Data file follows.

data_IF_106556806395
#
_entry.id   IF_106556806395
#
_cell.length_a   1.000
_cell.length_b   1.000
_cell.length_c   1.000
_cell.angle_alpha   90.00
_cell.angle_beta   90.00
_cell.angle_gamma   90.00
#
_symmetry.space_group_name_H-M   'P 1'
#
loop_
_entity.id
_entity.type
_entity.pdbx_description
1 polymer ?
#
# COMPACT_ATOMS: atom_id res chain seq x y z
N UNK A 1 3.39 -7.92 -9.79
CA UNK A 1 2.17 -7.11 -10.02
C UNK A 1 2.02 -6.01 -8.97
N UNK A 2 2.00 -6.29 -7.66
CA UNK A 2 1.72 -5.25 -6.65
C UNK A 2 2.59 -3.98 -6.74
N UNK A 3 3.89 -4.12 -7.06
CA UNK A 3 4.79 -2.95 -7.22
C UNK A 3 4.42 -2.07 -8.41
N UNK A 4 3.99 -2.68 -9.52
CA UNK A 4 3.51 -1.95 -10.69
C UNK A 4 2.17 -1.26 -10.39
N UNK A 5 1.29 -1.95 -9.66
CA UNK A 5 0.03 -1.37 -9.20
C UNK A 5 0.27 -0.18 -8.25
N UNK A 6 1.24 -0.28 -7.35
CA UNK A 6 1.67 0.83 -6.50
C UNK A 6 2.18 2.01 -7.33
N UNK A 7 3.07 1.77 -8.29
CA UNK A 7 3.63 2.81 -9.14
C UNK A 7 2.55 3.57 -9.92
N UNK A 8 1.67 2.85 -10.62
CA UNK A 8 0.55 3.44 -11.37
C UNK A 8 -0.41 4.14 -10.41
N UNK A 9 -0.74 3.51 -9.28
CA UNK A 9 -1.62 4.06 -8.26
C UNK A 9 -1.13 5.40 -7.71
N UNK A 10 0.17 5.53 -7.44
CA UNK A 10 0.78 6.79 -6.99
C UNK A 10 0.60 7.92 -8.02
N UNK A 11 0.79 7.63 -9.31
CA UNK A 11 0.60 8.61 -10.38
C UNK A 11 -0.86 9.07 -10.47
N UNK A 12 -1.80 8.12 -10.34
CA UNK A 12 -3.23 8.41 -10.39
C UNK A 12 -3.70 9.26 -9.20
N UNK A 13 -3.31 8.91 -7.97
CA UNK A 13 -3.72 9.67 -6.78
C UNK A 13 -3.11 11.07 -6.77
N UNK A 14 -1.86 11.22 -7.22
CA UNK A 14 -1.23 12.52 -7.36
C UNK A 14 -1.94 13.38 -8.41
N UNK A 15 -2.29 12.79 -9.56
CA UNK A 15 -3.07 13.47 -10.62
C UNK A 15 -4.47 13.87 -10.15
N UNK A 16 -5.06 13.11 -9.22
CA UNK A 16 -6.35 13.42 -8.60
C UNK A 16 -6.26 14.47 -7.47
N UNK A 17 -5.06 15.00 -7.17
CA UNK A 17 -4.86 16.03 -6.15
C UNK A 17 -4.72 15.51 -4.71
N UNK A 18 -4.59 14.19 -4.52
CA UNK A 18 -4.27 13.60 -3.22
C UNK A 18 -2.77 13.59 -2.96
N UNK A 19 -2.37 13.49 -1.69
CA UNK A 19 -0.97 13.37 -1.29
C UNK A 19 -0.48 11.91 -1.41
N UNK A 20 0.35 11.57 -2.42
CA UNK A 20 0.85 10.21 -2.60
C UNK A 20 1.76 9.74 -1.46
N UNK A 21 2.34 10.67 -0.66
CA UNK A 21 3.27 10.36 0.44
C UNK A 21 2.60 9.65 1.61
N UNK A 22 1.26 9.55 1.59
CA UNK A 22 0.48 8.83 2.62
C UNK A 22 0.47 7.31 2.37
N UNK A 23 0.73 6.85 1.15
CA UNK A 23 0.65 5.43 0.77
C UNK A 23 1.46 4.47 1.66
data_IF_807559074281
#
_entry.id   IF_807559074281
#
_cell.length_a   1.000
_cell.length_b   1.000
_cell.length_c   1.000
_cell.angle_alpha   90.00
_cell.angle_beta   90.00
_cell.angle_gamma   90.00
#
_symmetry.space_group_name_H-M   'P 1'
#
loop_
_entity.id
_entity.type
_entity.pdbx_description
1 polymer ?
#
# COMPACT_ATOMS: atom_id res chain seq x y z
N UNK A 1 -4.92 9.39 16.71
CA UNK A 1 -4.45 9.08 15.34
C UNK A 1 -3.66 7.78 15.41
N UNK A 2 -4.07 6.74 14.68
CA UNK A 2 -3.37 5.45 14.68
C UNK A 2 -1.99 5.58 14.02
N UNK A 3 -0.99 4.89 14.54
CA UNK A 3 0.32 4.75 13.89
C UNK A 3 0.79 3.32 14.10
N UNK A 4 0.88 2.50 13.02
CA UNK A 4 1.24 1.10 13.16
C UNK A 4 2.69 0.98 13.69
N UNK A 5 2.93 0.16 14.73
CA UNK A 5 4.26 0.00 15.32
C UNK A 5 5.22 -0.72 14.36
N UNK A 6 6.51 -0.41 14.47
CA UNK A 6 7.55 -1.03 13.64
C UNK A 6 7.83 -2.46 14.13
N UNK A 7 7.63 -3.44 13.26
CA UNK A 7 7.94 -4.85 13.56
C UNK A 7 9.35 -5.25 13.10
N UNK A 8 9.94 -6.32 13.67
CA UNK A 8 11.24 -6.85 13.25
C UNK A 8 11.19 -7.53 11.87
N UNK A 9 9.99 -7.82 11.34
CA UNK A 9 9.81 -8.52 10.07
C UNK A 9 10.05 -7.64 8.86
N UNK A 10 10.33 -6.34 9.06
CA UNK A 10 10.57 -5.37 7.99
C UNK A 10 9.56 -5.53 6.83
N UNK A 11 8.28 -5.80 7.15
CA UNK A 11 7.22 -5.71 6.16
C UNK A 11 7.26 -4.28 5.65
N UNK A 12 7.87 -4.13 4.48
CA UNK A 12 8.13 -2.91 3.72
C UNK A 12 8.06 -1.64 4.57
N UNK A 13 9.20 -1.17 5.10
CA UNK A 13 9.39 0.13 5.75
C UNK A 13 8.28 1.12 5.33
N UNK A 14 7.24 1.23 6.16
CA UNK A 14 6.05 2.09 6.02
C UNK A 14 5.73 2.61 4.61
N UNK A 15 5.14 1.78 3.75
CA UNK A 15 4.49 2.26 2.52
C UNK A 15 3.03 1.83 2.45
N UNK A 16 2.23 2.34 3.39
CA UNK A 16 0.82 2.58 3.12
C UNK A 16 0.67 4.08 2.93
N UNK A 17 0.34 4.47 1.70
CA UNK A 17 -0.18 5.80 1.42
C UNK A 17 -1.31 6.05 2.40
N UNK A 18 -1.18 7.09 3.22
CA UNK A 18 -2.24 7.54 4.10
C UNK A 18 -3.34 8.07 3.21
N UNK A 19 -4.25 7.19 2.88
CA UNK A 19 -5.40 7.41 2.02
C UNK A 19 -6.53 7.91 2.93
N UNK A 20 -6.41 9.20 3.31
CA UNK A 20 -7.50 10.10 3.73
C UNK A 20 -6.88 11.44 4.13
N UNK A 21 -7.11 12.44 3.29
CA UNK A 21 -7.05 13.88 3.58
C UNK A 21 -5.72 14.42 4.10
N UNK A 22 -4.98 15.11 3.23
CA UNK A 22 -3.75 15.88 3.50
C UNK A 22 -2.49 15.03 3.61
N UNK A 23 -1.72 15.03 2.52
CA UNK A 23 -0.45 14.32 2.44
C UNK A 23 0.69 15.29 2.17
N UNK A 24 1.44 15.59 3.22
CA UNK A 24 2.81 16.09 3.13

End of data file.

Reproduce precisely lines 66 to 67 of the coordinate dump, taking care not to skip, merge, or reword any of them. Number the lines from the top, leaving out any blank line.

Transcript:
N UNK A 16 -5.06 13.11 -9.22
CA UNK A 16 -6.35 13.42 -8.60